Hey! Welcome back! Several concerned friends of mine have asked if I intend on continuing to put out new content here every single day. There’s truly no way I could keep up with that flow. Honestly, I’m trying to get my story churned out as quickly as possible. My ultimate goal is to get to sharing content full of tips and tricks that I’ve learned through the years that will hopefully help those of you who deal with similar struggles. I am so excited to get to that point, so I’m working as hard as I can to get there quickly! So let’s get to it!
So now I’m NPO, have my NG tube and I’m getting fluids. Then, they start talking about other new things – how’s this girl going to get her nutrition because it’s pretty clear that food isn’t working out for her? Unfortunately, I was not invited to a lot of these talks. So I’m not really sure how they arrived at the conclusion to go straight to TPN, which is stands for Total Parenteral Nutrition, essentially meaning IV nutrition.
In order to administer TPN, you must first have central access. A normal IV is peripheral access, basically meaning it goes into the branches of your circulatory system. While central access, which could include ports, PICC lines, Hickman and Groshong lines, go directly into the large veins or trunk of your circulatory system.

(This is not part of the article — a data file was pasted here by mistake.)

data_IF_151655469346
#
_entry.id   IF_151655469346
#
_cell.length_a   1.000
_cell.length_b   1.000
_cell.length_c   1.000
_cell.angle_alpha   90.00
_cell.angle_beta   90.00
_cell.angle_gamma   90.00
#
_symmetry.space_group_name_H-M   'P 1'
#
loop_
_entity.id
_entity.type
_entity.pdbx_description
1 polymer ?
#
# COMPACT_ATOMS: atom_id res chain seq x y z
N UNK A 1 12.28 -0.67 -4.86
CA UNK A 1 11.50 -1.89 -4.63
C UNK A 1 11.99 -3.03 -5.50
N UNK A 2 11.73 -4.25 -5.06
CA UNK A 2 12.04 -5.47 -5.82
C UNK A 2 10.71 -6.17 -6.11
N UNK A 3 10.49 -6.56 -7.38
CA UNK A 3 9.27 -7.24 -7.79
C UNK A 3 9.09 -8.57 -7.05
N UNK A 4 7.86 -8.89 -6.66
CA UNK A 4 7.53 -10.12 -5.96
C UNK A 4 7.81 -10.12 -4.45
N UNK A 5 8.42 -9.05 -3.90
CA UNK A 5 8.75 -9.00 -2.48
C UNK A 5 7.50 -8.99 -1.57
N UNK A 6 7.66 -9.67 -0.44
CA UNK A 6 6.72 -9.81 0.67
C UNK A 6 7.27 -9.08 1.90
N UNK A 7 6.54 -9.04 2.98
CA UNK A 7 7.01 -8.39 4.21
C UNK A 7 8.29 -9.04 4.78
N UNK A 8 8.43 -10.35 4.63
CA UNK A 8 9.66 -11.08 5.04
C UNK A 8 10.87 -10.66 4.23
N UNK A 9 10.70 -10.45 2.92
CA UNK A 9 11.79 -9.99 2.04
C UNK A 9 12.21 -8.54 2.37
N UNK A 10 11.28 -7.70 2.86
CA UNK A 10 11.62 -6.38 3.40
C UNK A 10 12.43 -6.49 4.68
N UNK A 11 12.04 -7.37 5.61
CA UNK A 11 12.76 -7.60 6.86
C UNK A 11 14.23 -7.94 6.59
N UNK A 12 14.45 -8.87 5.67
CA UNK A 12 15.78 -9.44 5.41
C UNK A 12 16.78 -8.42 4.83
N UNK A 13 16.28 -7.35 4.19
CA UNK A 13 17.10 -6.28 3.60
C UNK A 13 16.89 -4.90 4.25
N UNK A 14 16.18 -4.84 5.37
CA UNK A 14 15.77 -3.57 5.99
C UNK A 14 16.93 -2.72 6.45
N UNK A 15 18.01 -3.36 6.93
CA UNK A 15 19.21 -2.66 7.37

They told me about the differences between a few of the central access line options that I had and even brought dummy dolls in to show me. When they explained the Hickman/Groshong option, they made it sound not all that fun. It was there and could not be submerged in water 24/7. There was no escaping that fact and as a thirteen year old who loved spending all summer at a pool, this did not make me want this in the least. When talking about the port though, they told me all about how I could de-access it and swim as much as I wanted.